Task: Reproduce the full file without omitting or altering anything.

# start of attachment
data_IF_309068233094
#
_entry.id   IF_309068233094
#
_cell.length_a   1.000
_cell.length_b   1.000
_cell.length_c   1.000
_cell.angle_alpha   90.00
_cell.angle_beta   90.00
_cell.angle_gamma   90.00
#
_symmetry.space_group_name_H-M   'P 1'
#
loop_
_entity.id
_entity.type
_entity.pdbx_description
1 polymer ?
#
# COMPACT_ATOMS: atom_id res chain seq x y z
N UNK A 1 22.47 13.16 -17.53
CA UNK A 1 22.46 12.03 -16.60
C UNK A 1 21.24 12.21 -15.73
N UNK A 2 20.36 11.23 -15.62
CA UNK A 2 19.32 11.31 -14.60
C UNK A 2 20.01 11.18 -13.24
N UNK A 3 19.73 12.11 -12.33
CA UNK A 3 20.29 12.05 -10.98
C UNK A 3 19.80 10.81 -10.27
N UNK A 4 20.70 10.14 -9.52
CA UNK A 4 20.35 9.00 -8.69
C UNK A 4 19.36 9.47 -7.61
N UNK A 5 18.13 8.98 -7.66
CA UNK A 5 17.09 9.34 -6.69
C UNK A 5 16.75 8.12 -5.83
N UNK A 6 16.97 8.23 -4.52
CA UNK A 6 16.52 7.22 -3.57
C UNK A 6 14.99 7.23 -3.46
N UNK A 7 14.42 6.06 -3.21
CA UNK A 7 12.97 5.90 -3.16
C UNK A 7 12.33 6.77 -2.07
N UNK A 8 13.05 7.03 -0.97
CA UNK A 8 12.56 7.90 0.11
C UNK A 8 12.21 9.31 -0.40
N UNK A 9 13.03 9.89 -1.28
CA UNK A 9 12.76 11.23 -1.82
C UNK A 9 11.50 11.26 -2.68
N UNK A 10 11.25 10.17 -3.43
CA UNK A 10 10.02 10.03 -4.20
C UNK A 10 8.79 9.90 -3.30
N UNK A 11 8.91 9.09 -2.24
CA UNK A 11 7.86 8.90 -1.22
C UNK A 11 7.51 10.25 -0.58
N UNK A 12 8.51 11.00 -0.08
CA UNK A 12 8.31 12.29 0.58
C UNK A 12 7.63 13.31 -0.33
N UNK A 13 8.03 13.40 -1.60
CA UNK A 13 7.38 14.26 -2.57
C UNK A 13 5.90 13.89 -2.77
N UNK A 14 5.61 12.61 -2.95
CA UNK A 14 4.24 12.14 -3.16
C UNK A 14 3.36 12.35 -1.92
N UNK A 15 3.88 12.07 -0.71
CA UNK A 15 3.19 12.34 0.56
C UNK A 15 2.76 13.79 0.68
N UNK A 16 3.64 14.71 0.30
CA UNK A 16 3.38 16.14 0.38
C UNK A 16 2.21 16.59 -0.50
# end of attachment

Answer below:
data_IF_309068233094
#
_entry.id   IF_309068233094
#
_cell.length_a   1.000
_cell.length_b   1.000
_cell.length_c   1.000
_cell.angle_alpha   90.00
_cell.angle_beta   90.00
_cell.angle_gamma   90.00
#
_symmetry.space_group_name_H-M   'P 1'
#
loop_
_entity.id
_entity.type
_entity.pdbx_description
1 polymer ?
#
# COMPACT_ATOMS: atom_id res chain seq x y z
N UNK A 1 22.47 13.16 -17.53
CA UNK A 1 22.46 12.03 -16.60
C UNK A 1 21.24 12.21 -15.73
N UNK A 2 20.36 11.23 -15.62
CA UNK A 2 19.32 11.31 -14.60
C UNK A 2 20.01 11.18 -13.24
N UNK A 3 19.73 12.11 -12.33
CA UNK A 3 20.29 12.05 -10.98
C UNK A 3 19.80 10.81 -10.27
N UNK A 4 20.70 10.14 -9.52
CA UNK A 4 20.35 9.00 -8.69
C UNK A 4 19.36 9.47 -7.61
N UNK A 5 18.13 8.98 -7.66
CA UNK A 5 17.09 9.34 -6.69
C UNK A 5 16.75 8.12 -5.83
N UNK A 6 16.97 8.23 -4.52
CA UNK A 6 16.52 7.22 -3.57
C UNK A 6 14.99 7.23 -3.46
N UNK A 7 14.42 6.06 -3.21
CA UNK A 7 12.97 5.90 -3.16
C UNK A 7 12.33 6.77 -2.07
N UNK A 8 13.05 7.03 -0.97
CA UNK A 8 12.56 7.90 0.11
C UNK A 8 12.21 9.31 -0.40
N UNK A 9 13.03 9.89 -1.28
CA UNK A 9 12.76 11.23 -1.82
C UNK A 9 11.50 11.26 -2.68
N UNK A 10 11.25 10.17 -3.43
CA UNK A 10 10.02 10.03 -4.20
C UNK A 10 8.79 9.90 -3.30
N UNK A 11 8.91 9.09 -2.24
CA UNK A 11 7.86 8.90 -1.22
C UNK A 11 7.51 10.25 -0.58
N UNK A 12 8.51 11.00 -0.08
CA UNK A 12 8.31 12.29 0.58
C UNK A 12 7.63 13.31 -0.33
N UNK A 13 8.03 13.40 -1.60
CA UNK A 13 7.38 14.26 -2.57
C UNK A 13 5.90 13.89 -2.77
N UNK A 14 5.61 12.61 -2.95
CA UNK A 14 4.24 12.14 -3.16
C UNK A 14 3.36 12.35 -1.92
N UNK A 15 3.88 12.07 -0.71
CA UNK A 15 3.19 12.34 0.56
C UNK A 15 2.76 13.79 0.68
N UNK A 16 3.64 14.71 0.30
CA UNK A 16 3.38 16.14 0.38
C UNK A 16 2.21 16.59 -0.50